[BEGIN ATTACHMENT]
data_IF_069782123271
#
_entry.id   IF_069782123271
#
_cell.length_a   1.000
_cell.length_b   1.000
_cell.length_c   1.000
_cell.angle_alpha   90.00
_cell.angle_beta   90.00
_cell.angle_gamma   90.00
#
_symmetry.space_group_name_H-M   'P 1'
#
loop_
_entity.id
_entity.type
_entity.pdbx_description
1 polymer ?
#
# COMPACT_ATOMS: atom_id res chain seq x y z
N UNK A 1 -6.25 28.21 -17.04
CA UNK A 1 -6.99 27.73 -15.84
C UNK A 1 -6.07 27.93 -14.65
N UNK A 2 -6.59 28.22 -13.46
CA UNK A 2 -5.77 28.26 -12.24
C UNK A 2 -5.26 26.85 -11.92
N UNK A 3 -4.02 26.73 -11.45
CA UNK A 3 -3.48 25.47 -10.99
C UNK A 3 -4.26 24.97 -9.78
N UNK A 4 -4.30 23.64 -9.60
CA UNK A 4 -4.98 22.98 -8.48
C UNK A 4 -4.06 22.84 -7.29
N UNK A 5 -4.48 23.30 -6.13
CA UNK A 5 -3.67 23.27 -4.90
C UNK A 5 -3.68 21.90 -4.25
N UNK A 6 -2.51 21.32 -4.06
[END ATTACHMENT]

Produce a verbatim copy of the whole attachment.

data_IF_069782123271
#
_entry.id   IF_069782123271
#
_cell.length_a   1.000
_cell.length_b   1.000
_cell.length_c   1.000
_cell.angle_alpha   90.00
_cell.angle_beta   90.00
_cell.angle_gamma   90.00
#
_symmetry.space_group_name_H-M   'P 1'
#
loop_
_entity.id
_entity.type
_entity.pdbx_description
1 polymer ?
#
# COMPACT_ATOMS: atom_id res chain seq x y z
N UNK A 1 -6.25 28.21 -17.04
CA UNK A 1 -6.99 27.73 -15.84
C UNK A 1 -6.07 27.93 -14.65
N UNK A 2 -6.59 28.22 -13.46
CA UNK A 2 -5.77 28.26 -12.24
C UNK A 2 -5.26 26.85 -11.92
N UNK A 3 -4.02 26.73 -11.45
CA UNK A 3 -3.48 25.47 -10.99
C UNK A 3 -4.26 24.97 -9.78
N UNK A 4 -4.30 23.64 -9.60
CA UNK A 4 -4.98 22.98 -8.48
C UNK A 4 -4.06 22.84 -7.29
N UNK A 5 -4.48 23.30 -6.13
CA UNK A 5 -3.67 23.27 -4.90
C UNK A 5 -3.68 21.90 -4.25
N UNK A 6 -2.51 21.32 -4.06